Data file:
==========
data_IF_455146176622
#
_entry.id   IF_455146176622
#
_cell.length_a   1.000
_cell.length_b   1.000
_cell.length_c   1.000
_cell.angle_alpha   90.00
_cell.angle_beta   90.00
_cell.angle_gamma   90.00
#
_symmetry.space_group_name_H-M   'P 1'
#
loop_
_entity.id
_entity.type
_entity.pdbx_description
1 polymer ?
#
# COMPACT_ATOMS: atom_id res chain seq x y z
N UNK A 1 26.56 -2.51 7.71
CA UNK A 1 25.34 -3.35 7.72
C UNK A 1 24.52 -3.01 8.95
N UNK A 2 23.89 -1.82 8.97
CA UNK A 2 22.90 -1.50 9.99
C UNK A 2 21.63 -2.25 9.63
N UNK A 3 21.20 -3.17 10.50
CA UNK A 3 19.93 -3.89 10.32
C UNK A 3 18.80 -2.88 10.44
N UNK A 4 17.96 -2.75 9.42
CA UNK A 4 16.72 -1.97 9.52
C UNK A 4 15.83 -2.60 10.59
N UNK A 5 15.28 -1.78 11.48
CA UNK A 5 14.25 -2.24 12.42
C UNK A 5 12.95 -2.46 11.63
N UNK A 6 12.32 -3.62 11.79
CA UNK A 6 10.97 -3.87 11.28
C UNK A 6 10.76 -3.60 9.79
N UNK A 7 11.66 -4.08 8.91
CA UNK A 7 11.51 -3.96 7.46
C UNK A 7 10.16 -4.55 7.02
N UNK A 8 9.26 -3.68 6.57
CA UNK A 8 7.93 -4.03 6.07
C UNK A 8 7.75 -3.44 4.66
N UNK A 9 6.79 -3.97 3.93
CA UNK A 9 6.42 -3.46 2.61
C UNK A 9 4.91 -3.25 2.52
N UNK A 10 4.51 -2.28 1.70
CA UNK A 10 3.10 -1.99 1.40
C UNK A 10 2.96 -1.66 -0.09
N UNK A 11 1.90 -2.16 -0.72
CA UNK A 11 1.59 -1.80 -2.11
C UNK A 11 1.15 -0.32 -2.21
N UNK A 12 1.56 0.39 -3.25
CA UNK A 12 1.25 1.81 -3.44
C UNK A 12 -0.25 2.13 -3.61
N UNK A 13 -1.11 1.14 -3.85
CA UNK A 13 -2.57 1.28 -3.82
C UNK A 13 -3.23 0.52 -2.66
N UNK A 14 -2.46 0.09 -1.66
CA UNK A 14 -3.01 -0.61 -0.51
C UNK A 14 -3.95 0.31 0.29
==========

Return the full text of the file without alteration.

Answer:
data_IF_455146176622
#
_entry.id   IF_455146176622
#
_cell.length_a   1.000
_cell.length_b   1.000
_cell.length_c   1.000
_cell.angle_alpha   90.00
_cell.angle_beta   90.00
_cell.angle_gamma   90.00
#
_symmetry.space_group_name_H-M   'P 1'
#
loop_
_entity.id
_entity.type
_entity.pdbx_description
1 polymer ?
#
# COMPACT_ATOMS: atom_id res chain seq x y z
N UNK A 1 26.56 -2.51 7.71
CA UNK A 1 25.34 -3.35 7.72
C UNK A 1 24.52 -3.01 8.95
N UNK A 2 23.89 -1.82 8.97
CA UNK A 2 22.90 -1.50 9.99
C UNK A 2 21.63 -2.25 9.63
N UNK A 3 21.20 -3.17 10.50
CA UNK A 3 19.93 -3.89 10.32
C UNK A 3 18.80 -2.88 10.44
N UNK A 4 17.96 -2.75 9.42
CA UNK A 4 16.72 -1.97 9.52
C UNK A 4 15.83 -2.60 10.59
N UNK A 5 15.28 -1.78 11.48
CA UNK A 5 14.25 -2.24 12.42
C UNK A 5 12.95 -2.46 11.63
N UNK A 6 12.32 -3.62 11.79
CA UNK A 6 10.97 -3.87 11.28
C UNK A 6 10.76 -3.60 9.79
N UNK A 7 11.66 -4.08 8.91
CA UNK A 7 11.51 -3.96 7.46
C UNK A 7 10.16 -4.55 7.02
N UNK A 8 9.26 -3.68 6.57
CA UNK A 8 7.93 -4.03 6.07
C UNK A 8 7.75 -3.44 4.66
N UNK A 9 6.79 -3.97 3.93
CA UNK A 9 6.42 -3.46 2.61
C UNK A 9 4.91 -3.25 2.52
N UNK A 10 4.51 -2.28 1.70
CA UNK A 10 3.10 -1.99 1.40
C UNK A 10 2.96 -1.66 -0.09
N UNK A 11 1.90 -2.16 -0.72
CA UNK A 11 1.59 -1.80 -2.11
C UNK A 11 1.15 -0.32 -2.21
N UNK A 12 1.56 0.39 -3.25
CA UNK A 12 1.25 1.81 -3.44
C UNK A 12 -0.25 2.13 -3.61
N UNK A 13 -1.11 1.14 -3.85
CA UNK A 13 -2.57 1.28 -3.82
C UNK A 13 -3.23 0.52 -2.66
N UNK A 14 -2.46 0.09 -1.66
CA UNK A 14 -3.01 -0.61 -0.51
C UNK A 14 -3.95 0.31 0.29